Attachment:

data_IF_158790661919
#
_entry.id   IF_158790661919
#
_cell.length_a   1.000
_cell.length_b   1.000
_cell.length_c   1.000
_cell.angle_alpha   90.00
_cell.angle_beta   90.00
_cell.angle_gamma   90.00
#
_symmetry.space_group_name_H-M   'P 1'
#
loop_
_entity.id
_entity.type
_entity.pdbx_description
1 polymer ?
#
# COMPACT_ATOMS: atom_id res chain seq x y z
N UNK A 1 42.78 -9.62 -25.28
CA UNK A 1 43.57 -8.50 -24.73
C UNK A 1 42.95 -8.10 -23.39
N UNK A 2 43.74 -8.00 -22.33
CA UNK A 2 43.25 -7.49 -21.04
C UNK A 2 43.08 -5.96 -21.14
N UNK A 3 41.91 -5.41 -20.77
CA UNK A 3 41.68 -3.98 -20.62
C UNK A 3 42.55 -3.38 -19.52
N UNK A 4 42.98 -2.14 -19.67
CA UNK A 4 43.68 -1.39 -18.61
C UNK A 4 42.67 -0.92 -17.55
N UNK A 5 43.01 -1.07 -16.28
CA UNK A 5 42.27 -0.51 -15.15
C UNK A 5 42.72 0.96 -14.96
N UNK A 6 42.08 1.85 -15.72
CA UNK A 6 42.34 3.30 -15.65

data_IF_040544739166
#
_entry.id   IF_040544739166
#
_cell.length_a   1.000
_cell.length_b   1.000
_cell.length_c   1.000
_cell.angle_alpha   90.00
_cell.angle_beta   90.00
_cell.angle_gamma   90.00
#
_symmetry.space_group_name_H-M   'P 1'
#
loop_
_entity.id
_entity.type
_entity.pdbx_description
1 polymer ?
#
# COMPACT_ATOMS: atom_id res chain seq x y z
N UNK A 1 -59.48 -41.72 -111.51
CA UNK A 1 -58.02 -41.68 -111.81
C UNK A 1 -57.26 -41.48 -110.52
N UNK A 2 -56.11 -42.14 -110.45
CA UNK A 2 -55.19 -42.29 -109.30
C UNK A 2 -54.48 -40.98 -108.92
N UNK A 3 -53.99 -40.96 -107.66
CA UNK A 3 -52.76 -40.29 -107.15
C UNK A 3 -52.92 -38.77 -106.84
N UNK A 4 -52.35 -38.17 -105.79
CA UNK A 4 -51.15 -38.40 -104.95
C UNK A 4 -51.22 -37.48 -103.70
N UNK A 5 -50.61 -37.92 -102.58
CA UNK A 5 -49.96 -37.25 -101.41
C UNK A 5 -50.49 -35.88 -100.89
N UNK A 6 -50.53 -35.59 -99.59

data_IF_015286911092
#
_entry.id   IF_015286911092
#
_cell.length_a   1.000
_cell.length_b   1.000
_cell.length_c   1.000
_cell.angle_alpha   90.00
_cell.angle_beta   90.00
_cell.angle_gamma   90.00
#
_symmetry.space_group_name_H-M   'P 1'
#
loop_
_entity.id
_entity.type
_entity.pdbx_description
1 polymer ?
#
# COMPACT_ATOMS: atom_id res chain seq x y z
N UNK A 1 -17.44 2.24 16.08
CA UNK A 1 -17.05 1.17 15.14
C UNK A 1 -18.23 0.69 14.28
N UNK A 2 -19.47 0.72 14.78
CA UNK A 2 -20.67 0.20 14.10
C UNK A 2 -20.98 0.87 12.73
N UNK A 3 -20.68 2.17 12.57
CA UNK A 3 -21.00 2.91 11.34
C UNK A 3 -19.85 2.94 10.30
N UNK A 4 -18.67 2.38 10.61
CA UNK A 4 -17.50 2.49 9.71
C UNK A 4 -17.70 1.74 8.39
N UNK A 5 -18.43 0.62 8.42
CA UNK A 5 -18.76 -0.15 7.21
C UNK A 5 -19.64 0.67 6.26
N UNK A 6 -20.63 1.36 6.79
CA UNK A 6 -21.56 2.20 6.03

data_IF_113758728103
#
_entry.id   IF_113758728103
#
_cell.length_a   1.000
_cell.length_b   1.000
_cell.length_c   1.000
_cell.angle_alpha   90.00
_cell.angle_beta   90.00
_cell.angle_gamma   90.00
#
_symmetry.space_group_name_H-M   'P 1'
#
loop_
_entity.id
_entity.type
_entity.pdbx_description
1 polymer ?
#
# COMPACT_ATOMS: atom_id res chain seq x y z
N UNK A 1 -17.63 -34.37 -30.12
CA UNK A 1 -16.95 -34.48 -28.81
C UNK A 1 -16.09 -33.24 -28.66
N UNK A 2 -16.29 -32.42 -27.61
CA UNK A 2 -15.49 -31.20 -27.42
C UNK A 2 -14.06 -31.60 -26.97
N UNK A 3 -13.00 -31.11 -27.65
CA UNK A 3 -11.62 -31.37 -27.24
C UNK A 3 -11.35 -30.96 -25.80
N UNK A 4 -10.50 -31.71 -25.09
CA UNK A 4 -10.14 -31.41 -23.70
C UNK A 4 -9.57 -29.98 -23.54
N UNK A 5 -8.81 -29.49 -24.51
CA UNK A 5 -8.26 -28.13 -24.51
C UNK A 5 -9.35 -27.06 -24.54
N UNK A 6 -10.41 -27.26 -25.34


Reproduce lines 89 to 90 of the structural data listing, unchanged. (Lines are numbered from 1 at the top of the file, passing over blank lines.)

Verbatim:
_entity.type
_entity.pdbx_description